Tuesday, September 05, 2017

Tangled up in Who

We're long conditioned to social and political questions being decided by identity, not action. It isn't who did what but who's who. That conditioning is considerable. Witness the divide between true-believing media elites and the public over the "appropriateness" of President Trump's remarks on Charlottesville. Media types seemed genuinely oblivious to the clear narrative emerging from their cacophony: on one side you had Nazis (ffs!), on the other, not; it doesn't matter who did what!

We still use the language of objective universal rights, but, politically and culturally, the question of who's right (and who has rights) is a Sailerian who, whom calculation increasingly complicated by the growing number and diversity of America's grasping aggrieved.

Critical theory's "intersectionality" is an attempt to manage these inevitable conflicts and stresses like a system of traffic lights, while harnessing its energy--anger--like a power utility. It appears inherently unstable.

Good people are grappling with the problems of intersectionality. That's why you have to so often read between the lines in news reports and analyses, sometimes to find a thing represented as its opposite.
If the only two words you read in a news report was"Islamophobic backlash", for instance, you'd confidently guess that article to be about an attack by Muslims on others.

 That's why you have to suss out with some effort what the subject of this Washington Post article really is:
When Kate Ross first came out, she would go to lesbian bars and parties by herself. She didn’t exactly get a warm welcome. At the lesbian dance party She Rex, which used to pop up at Chief Ike’s Mambo Room, she says a fellow partygoer took one look at her high heels and long hair and called her a “confused straight girl.” 
“I shaved off all my hair and had a mohawk,” she says. “No one questioned me after that.”
Well, looks like we got us quite a story about discrimination, intimidation, conformity even, within the underground lesbian dance scene (is there a more depressing phrase?). Great! Not so fast.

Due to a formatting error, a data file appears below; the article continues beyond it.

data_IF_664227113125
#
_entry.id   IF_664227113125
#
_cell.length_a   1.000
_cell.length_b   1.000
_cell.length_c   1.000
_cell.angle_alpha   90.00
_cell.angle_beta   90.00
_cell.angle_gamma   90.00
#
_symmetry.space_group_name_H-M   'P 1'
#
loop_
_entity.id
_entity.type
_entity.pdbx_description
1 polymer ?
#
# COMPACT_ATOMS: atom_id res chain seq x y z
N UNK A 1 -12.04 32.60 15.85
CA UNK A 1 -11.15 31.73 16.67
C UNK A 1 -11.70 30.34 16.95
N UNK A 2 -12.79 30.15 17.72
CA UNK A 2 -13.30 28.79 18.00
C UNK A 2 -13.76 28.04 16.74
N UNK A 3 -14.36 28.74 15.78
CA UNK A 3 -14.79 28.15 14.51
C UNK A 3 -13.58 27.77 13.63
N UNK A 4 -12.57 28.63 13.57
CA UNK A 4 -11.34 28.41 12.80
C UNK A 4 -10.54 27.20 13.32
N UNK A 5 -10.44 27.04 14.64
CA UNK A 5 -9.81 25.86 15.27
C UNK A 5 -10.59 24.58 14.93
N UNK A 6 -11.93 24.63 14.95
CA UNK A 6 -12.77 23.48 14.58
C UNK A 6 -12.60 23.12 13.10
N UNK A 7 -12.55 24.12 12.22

Moments such as those led the 33-year-old, who works in small-business management, to help found the Coven, a safe space that has expanded to include a monthly dance party, a book club, theater trips and panel discussions over the past few years. Though the concept has gotten backlash on college campuses for potentially threatening free speech, safe spaces have become increasingly important at bars and nightclubs, activists say, particularly in the aftermath of last year’s attack at the LGBT nightclub Pulse in Orlando.
I suspect what used to be called a "lipstick lesbian"--straight-looking--is increasingly unwelcome in the lesbian club scene (perhaps as it hardens around a more militant identity in the post-Obama era) and this Ross woman created an alternative "safe space" free of violence and intimidation where one isn't expected to look (or act) like Robert DeNiro in Taxi Driver to be safe.

Mentioning the college safe space phenomenon and the Pulse massacre (with the automatically implied inference it constitutes the threat of "homophobia", not Islamic terrorism) are deliberate obfuscations of the reality that the butches are intimidating the bourgeois.
But what constitutes a safe space isn’t the same for everyone, and organizers such as Ross — who seek to welcome all, regardless of sexual orientation, ethnicity or gender identification — are facing resistance, including from the very community they’re trying to welcome. Critics have accused Ross’s parties of not being “really queer,” raising the question of whether safe spaces must be exclusive to be truly “safe.” For some, it’s a requirement; for others, a space can’t be safe if it isn’t exclusive to the audience it represents.
For everyone, it seems to be a conversation in progress. [bold added]
If by "conversation" a progressive means sit still while I dictate my terms, then "conversation in progress" has to mean those terms are fluid and subject to whim.
Reporting these internecine squabbles is trouble for the Narrative. Freedom of association is anathema to it, yet the divisions it produces as a necessity produce ever more fissioning of groups into hostile camps.
The same heated demagogy dividing whites from blacks, straights from gays, men from women, and on, can only have some collateral negative effect on relations between these favored identity groups, straining already alliances that are far more conceptual than real (such as between blacks and gays).

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